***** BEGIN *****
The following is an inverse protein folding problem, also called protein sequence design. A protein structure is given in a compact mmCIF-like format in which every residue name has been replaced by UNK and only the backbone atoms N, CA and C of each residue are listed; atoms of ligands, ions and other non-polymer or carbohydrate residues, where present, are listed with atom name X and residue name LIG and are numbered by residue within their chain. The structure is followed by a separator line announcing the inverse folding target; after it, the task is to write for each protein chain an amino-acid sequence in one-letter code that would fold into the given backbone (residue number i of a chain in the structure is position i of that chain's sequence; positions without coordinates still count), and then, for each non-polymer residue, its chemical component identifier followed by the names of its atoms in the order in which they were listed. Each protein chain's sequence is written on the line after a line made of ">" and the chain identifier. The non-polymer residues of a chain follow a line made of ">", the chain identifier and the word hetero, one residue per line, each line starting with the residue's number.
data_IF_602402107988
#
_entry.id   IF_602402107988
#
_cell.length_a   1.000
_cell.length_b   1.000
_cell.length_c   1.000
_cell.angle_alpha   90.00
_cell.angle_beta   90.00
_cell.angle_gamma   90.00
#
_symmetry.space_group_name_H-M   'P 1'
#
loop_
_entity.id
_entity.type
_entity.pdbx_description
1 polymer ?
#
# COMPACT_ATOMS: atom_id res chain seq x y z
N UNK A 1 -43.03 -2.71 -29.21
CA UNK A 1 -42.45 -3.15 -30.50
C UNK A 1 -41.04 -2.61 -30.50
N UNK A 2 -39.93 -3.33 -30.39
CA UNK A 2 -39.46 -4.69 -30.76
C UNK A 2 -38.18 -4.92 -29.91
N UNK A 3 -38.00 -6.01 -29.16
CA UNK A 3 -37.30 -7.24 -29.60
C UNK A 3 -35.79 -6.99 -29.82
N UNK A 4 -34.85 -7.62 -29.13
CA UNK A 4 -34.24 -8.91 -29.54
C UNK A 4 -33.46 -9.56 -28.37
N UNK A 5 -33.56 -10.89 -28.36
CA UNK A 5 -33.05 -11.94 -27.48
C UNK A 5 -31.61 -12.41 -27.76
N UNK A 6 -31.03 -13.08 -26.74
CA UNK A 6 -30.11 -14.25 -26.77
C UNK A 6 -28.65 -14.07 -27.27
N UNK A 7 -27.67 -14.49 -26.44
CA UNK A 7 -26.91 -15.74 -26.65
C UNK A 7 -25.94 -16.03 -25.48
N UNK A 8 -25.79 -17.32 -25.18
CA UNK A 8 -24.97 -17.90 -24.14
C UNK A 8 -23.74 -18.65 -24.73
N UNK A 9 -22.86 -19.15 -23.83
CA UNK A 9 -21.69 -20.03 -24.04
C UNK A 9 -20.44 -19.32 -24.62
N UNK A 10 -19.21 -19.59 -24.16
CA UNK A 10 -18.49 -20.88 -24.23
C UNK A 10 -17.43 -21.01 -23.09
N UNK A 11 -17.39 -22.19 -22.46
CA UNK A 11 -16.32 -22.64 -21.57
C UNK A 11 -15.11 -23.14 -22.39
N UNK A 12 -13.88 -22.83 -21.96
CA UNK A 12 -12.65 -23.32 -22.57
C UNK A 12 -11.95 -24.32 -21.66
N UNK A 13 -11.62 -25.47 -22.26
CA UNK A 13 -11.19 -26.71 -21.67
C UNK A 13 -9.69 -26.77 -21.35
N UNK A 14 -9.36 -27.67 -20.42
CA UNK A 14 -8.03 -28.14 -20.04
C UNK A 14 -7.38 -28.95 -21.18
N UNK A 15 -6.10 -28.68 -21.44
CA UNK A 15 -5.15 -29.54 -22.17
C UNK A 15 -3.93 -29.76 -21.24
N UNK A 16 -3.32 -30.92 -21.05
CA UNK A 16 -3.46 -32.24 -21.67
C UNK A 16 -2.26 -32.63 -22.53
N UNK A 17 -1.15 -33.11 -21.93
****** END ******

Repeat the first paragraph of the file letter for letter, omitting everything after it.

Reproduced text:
The following is an inverse protein folding problem, also called protein sequence design. A protein structure is given in a compact mmCIF-like format in which every residue name has been replaced by UNK and only the backbone atoms N, CA and C of each residue are listed; atoms of ligands, ions and other non-polymer or carbohydrate residues, where present, are listed with atom name X and residue name LIG and are numbered by residue within their chain. The structure is followed by a separator line announcing the inverse folding target; after it, the task is to write for each protein chain an amino-acid sequence in one-letter code that would fold into the given backbone (residue number i of a chain in the structure is position i of that chain's sequence; positions without coordinates still count), and then, for each non-polymer residue, its chemical component identifier followed by the names of its atoms in the order in which they were listed. Each protein chain's sequence is written on the line after a line made of ">" and the chain identifier. The non-polymer residues of a chain follow a line made of ">", the chain identifier and the word hetero, one residue per line, each line starting with the residue's number.